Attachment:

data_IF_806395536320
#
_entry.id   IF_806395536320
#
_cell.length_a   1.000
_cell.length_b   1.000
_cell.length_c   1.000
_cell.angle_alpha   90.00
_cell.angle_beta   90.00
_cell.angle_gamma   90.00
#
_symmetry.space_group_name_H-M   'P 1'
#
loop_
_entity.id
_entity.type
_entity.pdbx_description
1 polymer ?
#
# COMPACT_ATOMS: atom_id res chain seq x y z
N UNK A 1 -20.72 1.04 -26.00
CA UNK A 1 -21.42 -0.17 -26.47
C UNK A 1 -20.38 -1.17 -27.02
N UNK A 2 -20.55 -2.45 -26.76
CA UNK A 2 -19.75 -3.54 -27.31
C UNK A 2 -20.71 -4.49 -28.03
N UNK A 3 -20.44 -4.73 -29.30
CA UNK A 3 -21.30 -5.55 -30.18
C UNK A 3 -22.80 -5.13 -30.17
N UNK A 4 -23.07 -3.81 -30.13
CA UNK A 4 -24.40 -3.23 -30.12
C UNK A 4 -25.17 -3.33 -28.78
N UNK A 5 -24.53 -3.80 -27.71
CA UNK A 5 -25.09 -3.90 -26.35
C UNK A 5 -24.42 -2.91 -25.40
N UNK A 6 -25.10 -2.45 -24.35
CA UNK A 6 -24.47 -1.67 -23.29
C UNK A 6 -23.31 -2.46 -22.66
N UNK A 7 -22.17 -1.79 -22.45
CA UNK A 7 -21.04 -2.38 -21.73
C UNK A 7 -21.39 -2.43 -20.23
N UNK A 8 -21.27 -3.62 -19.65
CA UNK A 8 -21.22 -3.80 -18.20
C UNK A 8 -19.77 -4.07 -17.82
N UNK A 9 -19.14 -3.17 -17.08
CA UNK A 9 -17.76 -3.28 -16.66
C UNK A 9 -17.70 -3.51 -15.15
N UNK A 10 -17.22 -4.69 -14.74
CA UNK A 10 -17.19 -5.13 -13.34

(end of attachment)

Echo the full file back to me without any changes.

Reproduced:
data_IF_806395536320
#
_entry.id   IF_806395536320
#
_cell.length_a   1.000
_cell.length_b   1.000
_cell.length_c   1.000
_cell.angle_alpha   90.00
_cell.angle_beta   90.00
_cell.angle_gamma   90.00
#
_symmetry.space_group_name_H-M   'P 1'
#
loop_
_entity.id
_entity.type
_entity.pdbx_description
1 polymer ?
#
# COMPACT_ATOMS: atom_id res chain seq x y z
N UNK A 1 -20.72 1.04 -26.00
CA UNK A 1 -21.42 -0.17 -26.47
C UNK A 1 -20.38 -1.17 -27.02
N UNK A 2 -20.55 -2.45 -26.76
CA UNK A 2 -19.75 -3.54 -27.31
C UNK A 2 -20.71 -4.49 -28.03
N UNK A 3 -20.44 -4.73 -29.30
CA UNK A 3 -21.30 -5.55 -30.18
C UNK A 3 -22.80 -5.13 -30.17
N UNK A 4 -23.07 -3.81 -30.13
CA UNK A 4 -24.40 -3.23 -30.12
C UNK A 4 -25.17 -3.33 -28.78
N UNK A 5 -24.53 -3.80 -27.71
CA UNK A 5 -25.09 -3.90 -26.35
C UNK A 5 -24.42 -2.91 -25.40
N UNK A 6 -25.10 -2.45 -24.35
CA UNK A 6 -24.47 -1.67 -23.29
C UNK A 6 -23.31 -2.46 -22.66
N UNK A 7 -22.17 -1.79 -22.45
CA UNK A 7 -21.04 -2.38 -21.73
C UNK A 7 -21.39 -2.43 -20.23
N UNK A 8 -21.27 -3.62 -19.65
CA UNK A 8 -21.22 -3.80 -18.20
C UNK A 8 -19.77 -4.07 -17.82
N UNK A 9 -19.14 -3.17 -17.08
CA UNK A 9 -17.76 -3.28 -16.66
C UNK A 9 -17.70 -3.51 -15.15
N UNK A 10 -17.22 -4.69 -14.74
CA UNK A 10 -17.19 -5.13 -13.34